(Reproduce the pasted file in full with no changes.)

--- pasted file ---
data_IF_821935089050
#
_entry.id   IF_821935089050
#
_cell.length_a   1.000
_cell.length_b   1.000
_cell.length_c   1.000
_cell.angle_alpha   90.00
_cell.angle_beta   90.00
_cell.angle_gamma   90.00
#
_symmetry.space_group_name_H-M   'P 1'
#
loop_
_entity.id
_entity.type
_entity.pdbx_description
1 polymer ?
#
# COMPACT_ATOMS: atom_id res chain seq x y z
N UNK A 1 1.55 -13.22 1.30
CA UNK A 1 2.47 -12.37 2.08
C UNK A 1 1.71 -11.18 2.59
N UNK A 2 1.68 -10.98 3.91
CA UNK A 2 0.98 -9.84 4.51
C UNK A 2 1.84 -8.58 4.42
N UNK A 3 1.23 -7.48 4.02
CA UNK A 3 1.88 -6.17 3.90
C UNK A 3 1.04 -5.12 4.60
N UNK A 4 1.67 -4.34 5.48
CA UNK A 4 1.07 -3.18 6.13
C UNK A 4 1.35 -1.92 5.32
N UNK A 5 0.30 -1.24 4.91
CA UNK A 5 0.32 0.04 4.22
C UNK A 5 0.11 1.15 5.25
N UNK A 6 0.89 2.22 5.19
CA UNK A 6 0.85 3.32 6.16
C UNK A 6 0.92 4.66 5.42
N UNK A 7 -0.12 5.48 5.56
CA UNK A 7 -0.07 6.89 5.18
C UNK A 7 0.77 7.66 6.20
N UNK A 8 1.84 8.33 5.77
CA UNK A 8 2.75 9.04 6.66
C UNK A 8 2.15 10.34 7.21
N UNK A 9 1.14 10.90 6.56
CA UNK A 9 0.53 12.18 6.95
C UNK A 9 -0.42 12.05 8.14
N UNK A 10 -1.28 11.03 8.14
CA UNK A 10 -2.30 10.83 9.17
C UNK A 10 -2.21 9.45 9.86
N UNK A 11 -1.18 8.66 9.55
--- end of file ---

data_IF_821935089050
#
_entry.id   IF_821935089050
#
_cell.length_a   1.000
_cell.length_b   1.000
_cell.length_c   1.000
_cell.angle_alpha   90.00
_cell.angle_beta   90.00
_cell.angle_gamma   90.00
#
_symmetry.space_group_name_H-M   'P 1'
#
loop_
_entity.id
_entity.type
_entity.pdbx_description
1 polymer ?
#
# COMPACT_ATOMS: atom_id res chain seq x y z
N UNK A 1 1.55 -13.22 1.30
CA UNK A 1 2.47 -12.37 2.08
C UNK A 1 1.71 -11.18 2.59
N UNK A 2 1.68 -10.98 3.91
CA UNK A 2 0.98 -9.84 4.51
C UNK A 2 1.84 -8.58 4.42
N UNK A 3 1.23 -7.48 4.02
CA UNK A 3 1.88 -6.17 3.90
C UNK A 3 1.04 -5.12 4.60
N UNK A 4 1.67 -4.34 5.48
CA UNK A 4 1.07 -3.18 6.13
C UNK A 4 1.35 -1.92 5.32
N UNK A 5 0.30 -1.24 4.91
CA UNK A 5 0.32 0.04 4.22
C UNK A 5 0.11 1.15 5.25
N UNK A 6 0.89 2.22 5.19
CA UNK A 6 0.85 3.32 6.16
C UNK A 6 0.92 4.66 5.42
N UNK A 7 -0.12 5.48 5.56
CA UNK A 7 -0.07 6.89 5.18
C UNK A 7 0.77 7.66 6.20
N UNK A 8 1.84 8.33 5.77
CA UNK A 8 2.75 9.04 6.66
C UNK A 8 2.15 10.34 7.21
N UNK A 9 1.14 10.90 6.56
CA UNK A 9 0.53 12.18 6.95
C UNK A 9 -0.42 12.05 8.14
N UNK A 10 -1.28 11.03 8.14
CA UNK A 10 -2.30 10.83 9.17
C UNK A 10 -2.21 9.45 9.86
N UNK A 11 -1.18 8.66 9.55